Whether you are just starting out, trying to get bigger, or even trying to get out, the job is a lot easier when you have a plan to guide you through the maze of choices. Ideally that guide would be personal, leveraging your strengths and desires and avoiding your weaknesses. In short, an investment strategy.
Strategy is defined as, "A plan of action intended to accomplish a specific goal." If we desire a specific outcome, then we must be willing to do the footwork--to think it all the way through before we begin. And we start by identifying the goal.
A four-point plan to intelligent investing
If you want to build significant wealth investing in commercial real estate, it's going to require that you take the time to think things through. Understand that real estate is generally is a get rich slow kind of business, and one that requires planning, patience, and persistence.
Without a strategy to guide you, the results will likely not be at all what you desired. What does such a strategy look like? It's simpler than you might think.
First, get your personal financial house in order. Orient your financial affairs to serve your purpose of building wealth. Remember my favorite truism: Opportunity without the capacity to capture it is an illusion.
Next, form your criteria for property type, size, and location. Each property type requires a different set of skills and offers varying levels of return. It is much better to fit the property to the investor's strengths, rather than trying to make the investor fit the property.
In the same way, there is no national real estate market. Only by observing your local market can you identify opportunities that are within your capacity to act upon.
Once you've identified a potential deal, learn how to accurately value a property based on its condition, your return requirements, and your borrowing power. Understand why "What is it worth?" is the wrong question, and how to answer the right question: "What is it worth to me?"
And finally, learn how to structure deals and make offers too good to refuse. Act decisively, then be prepared not only to reap the profits, but keep them. Tax planning and asset protection is a key component of building wealth.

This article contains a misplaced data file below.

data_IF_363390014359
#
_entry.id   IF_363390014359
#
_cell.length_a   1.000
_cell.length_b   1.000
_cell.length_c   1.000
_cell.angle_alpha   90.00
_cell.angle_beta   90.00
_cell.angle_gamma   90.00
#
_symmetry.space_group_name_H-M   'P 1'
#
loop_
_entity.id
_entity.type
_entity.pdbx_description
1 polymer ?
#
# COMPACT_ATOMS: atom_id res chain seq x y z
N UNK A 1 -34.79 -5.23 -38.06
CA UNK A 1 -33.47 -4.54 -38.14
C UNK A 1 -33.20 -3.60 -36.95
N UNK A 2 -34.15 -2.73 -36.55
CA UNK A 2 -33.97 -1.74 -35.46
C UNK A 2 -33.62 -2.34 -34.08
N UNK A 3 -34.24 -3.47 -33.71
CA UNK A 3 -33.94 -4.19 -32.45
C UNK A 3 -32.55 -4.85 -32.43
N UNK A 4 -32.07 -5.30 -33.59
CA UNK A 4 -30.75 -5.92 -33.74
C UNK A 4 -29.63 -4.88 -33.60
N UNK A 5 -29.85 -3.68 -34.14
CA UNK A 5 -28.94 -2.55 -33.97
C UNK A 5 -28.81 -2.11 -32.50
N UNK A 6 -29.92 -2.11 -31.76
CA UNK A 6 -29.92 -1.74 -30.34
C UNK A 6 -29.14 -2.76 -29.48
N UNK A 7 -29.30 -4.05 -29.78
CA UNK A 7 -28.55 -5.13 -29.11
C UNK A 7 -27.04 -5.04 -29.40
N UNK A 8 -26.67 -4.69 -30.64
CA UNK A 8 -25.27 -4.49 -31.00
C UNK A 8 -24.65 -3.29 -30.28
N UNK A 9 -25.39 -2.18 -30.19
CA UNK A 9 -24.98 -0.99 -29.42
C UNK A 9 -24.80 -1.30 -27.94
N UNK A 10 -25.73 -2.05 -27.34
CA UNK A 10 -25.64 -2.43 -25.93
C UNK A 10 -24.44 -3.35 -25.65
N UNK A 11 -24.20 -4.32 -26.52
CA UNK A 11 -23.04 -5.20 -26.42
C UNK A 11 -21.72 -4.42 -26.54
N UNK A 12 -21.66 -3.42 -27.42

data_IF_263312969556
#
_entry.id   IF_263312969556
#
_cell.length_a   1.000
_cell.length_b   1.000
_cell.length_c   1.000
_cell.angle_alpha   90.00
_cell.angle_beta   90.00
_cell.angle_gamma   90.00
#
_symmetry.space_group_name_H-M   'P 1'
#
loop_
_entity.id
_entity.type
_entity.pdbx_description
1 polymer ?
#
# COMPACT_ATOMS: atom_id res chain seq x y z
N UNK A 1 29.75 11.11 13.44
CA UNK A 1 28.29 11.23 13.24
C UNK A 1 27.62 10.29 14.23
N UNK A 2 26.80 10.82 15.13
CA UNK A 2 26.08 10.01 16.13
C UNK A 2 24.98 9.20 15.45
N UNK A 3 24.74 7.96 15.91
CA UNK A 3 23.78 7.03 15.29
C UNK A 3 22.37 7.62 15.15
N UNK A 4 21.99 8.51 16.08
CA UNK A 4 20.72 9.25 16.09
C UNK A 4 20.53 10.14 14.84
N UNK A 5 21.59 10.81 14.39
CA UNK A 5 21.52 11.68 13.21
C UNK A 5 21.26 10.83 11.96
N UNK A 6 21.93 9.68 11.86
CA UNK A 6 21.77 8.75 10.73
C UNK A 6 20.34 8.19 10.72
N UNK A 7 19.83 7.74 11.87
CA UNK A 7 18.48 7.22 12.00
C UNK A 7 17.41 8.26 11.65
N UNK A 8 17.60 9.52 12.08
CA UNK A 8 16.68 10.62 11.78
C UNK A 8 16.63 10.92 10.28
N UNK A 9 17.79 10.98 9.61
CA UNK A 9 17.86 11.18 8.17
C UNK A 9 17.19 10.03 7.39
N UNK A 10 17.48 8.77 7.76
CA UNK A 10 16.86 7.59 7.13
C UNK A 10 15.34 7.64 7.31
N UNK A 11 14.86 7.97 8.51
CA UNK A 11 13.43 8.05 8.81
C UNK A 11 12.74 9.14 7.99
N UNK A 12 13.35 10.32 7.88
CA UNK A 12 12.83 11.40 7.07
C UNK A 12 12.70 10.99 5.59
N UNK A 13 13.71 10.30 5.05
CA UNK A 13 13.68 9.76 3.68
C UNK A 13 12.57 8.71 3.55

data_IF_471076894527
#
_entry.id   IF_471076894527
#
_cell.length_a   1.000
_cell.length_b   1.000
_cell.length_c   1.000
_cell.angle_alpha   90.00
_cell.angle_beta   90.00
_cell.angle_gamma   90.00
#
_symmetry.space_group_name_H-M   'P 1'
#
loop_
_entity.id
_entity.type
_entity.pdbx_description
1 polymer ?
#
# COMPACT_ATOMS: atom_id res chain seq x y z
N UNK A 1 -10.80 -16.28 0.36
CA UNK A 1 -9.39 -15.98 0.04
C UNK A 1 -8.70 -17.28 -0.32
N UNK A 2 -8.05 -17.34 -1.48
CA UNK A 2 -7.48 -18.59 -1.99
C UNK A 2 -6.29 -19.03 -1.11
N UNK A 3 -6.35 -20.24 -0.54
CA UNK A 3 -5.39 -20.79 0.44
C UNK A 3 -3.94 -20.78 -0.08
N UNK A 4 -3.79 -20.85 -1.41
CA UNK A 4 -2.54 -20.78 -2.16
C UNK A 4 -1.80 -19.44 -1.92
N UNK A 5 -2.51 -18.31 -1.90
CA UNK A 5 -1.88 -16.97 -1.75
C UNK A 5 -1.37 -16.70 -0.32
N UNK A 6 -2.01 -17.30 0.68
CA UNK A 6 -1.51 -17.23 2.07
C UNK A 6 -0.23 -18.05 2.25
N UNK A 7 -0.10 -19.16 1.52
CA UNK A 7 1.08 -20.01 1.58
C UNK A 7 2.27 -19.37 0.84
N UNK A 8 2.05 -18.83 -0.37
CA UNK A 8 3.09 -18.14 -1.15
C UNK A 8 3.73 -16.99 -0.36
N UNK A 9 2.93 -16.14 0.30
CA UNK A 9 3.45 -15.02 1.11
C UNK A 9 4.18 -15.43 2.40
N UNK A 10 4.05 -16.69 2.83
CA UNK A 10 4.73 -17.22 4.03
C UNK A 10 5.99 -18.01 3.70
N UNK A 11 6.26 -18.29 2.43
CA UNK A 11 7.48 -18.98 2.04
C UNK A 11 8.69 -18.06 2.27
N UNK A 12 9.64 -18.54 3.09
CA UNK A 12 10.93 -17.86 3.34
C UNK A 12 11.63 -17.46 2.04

These four steps are the topics of the four modules in my book, DealMaker's Guide to Commercial Real Estate. The book is written for the investor who has "hit the wall" and is looking for a way around it. It is written for the investor who wants to move to or start with larger properties but is overwhelmed by the complexity.
It is written for the investor being lashed daily by the demands of the monster he or she has created and knows there has to be a better way. There is, and it starts with developing the strategic mind set of an intelligent investor.
About the Author:
Ray Alcorn is the CEO of Park Commercial Real Estate Inc., a real estate acquisition and development firm headquartered in Blacksburg, Virginia. In a career spanning three decades, through all types of economic conditions, he has been involved with the acquisition, sale, development, financing, and leasing of commercial property transactions valued over $250,000,000.
Ray is a renowned expert in commercial real estate with experience in apartments, office buildings, shopping centers, mobile home parks and hotels.
Ray generously hosts our Commercial Real Estate discussion forum, where he answers questions and and participates in discussions with other commercial real estate investors. And he shares his wealth of knowledge and experience in dozens of articles about commercial real estate.
Ray is the author of The Dealmakers Guide to Commercial Real Estate, THE definitive work on commercial real estate investing.
His book provides real-world information written by a true dealmaker, including how to identify opportunities, determine value, and how to structure deals for maximum returns. It is an invaluable resource for creating and building wealth in commercial properties of all types.